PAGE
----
It is made into a fluff that can either be placed by hand or sprayed (Woolley and Kimmins, 2005). Insulation corkboard is produced by cooking cork granules at high temperature and pressure. The granules bond themselves together with their own resins (Woolley and Kimmins, 2005). ROOFING For materials used in roofing, durability is critical. One option for materials is metals, such as copper, steel and aluminium. Metal roofs are good because they can be made of recycled material and can be recycled at the end of their life cycle. They also last longer than asphalt (Frej, 2005).

Cool roofs are an option that can be useful in both mild and hot climates. The roof material is covered with a reflective coating. This coating prevents the building from getting hot, reduces heat island effects and prolongs the life of a roof (Keenan and Georges, 2002). A non-petroleum based coating should be used. Living “green” roofs are another option. Green roofs are roofs that are partially or completely covered with soil and vegetation. These roofs provide environmental cooling, habitat, added insulation, storm water management, natural beauty, cleaner air and can extend the life of a roof (Keenan and Georges, 2002).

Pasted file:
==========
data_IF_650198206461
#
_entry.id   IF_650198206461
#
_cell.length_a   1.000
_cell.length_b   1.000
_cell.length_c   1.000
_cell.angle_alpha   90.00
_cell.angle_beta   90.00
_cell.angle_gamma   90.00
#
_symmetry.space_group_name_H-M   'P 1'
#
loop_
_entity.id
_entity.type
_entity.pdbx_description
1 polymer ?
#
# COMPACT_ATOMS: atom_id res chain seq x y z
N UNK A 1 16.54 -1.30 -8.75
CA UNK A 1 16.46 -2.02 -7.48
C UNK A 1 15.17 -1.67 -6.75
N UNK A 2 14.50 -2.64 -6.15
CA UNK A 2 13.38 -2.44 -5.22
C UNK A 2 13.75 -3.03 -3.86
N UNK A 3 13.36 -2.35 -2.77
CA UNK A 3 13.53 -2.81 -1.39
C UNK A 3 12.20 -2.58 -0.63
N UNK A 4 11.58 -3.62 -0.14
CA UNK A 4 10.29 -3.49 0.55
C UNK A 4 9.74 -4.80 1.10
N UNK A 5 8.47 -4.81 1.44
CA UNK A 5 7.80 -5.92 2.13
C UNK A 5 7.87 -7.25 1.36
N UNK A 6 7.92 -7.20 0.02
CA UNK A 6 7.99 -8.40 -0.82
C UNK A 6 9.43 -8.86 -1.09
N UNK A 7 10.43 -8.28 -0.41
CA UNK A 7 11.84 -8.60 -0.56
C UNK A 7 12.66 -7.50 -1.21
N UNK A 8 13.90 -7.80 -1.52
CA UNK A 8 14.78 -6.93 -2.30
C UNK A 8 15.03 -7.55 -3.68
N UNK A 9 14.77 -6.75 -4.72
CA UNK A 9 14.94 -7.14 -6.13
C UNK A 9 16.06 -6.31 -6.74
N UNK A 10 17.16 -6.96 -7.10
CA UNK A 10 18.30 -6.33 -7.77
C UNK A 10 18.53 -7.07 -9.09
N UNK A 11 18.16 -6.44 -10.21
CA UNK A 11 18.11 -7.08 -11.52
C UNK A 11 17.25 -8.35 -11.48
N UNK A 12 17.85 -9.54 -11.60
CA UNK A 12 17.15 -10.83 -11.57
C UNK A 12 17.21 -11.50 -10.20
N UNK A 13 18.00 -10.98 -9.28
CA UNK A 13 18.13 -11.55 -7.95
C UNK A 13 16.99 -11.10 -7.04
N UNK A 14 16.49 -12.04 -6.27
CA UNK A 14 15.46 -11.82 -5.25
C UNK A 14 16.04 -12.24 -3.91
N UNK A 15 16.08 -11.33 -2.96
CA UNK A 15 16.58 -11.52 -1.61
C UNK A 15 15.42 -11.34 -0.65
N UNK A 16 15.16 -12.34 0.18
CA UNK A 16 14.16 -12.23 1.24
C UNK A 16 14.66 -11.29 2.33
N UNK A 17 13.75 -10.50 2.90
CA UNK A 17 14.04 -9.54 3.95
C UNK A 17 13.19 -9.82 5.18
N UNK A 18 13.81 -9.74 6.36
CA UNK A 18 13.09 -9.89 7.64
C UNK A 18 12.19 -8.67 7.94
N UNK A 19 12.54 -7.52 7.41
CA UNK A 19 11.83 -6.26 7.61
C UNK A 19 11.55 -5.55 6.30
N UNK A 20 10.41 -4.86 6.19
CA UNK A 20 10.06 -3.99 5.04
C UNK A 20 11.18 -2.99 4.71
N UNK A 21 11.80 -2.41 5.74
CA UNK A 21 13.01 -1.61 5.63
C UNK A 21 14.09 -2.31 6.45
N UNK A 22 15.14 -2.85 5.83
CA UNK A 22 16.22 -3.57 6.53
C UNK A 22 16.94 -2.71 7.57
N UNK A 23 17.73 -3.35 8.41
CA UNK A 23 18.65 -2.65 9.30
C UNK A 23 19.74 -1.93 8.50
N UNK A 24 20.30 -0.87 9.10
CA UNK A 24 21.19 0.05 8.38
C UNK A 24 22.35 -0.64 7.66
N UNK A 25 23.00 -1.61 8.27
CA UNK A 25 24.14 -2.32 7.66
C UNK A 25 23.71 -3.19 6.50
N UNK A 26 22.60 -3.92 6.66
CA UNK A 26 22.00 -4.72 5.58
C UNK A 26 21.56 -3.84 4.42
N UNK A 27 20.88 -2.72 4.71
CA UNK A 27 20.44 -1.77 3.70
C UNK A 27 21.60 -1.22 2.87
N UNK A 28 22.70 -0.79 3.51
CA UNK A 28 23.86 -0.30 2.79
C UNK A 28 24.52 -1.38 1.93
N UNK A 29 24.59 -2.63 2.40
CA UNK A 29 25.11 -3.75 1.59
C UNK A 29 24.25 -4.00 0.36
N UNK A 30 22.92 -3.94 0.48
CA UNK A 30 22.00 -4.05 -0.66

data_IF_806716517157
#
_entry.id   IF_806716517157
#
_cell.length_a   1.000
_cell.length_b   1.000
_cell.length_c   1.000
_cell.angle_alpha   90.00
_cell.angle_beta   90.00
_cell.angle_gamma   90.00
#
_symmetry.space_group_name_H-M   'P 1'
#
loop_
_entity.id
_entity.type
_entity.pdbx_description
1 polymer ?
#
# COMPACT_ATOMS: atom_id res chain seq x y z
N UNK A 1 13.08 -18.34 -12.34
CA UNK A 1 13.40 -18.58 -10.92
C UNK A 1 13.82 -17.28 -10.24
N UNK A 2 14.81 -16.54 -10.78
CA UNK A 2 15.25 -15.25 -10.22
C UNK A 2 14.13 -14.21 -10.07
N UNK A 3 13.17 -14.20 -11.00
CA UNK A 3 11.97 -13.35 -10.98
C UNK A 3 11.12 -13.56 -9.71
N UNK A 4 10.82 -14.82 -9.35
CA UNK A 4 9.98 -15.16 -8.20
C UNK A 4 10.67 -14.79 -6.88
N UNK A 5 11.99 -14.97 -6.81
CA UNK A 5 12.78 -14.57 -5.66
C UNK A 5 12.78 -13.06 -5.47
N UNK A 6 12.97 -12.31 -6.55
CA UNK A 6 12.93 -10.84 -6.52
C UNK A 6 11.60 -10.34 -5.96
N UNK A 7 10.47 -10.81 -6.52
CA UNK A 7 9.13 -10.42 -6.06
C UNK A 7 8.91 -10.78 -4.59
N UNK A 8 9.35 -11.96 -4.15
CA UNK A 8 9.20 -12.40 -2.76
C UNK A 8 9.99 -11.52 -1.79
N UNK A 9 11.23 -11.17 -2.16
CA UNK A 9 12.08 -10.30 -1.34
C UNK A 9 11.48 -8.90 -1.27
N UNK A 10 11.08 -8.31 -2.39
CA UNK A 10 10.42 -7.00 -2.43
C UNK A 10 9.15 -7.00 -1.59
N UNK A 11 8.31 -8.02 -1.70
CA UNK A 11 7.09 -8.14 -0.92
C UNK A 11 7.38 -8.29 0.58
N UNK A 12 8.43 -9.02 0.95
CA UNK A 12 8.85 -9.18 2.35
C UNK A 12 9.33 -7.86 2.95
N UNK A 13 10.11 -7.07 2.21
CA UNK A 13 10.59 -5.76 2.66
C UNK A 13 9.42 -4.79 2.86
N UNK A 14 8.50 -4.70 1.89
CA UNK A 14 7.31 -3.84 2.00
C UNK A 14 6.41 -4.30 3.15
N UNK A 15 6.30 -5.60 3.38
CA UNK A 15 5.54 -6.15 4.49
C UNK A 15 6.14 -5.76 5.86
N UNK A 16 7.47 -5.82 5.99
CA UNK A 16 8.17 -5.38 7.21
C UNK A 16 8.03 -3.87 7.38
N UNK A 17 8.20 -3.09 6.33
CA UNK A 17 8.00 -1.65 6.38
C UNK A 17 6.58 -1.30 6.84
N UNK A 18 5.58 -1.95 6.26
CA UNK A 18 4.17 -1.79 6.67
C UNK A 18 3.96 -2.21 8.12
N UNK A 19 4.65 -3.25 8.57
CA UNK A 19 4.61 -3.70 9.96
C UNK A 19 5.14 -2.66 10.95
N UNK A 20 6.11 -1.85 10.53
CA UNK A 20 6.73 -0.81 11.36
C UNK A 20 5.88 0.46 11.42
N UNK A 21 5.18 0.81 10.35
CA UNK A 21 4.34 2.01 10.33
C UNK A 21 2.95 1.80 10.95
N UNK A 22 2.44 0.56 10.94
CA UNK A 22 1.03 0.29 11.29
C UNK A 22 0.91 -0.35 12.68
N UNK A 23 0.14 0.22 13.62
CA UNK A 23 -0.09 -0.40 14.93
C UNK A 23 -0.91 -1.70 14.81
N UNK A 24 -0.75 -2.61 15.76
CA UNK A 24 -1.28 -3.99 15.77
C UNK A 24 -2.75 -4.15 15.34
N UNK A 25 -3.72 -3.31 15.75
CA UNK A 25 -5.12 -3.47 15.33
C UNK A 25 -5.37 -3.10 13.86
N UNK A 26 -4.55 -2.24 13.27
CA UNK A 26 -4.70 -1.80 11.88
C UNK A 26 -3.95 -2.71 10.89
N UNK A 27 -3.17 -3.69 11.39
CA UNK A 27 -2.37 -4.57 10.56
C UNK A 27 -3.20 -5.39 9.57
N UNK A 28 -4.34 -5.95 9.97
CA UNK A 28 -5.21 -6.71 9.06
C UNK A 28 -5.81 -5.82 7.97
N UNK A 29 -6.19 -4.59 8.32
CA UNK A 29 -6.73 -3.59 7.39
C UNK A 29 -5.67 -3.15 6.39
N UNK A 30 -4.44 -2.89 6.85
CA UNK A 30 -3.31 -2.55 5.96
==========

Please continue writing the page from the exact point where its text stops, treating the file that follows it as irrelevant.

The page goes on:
One source suggested two to three times longer than a conventional roof (Frej, 2005) while another suggested they can extend the life up to 100% (Keenan and Georges, 2002). Planted roofs can require more maintenance and require a system to prevent root penetration and water seepage.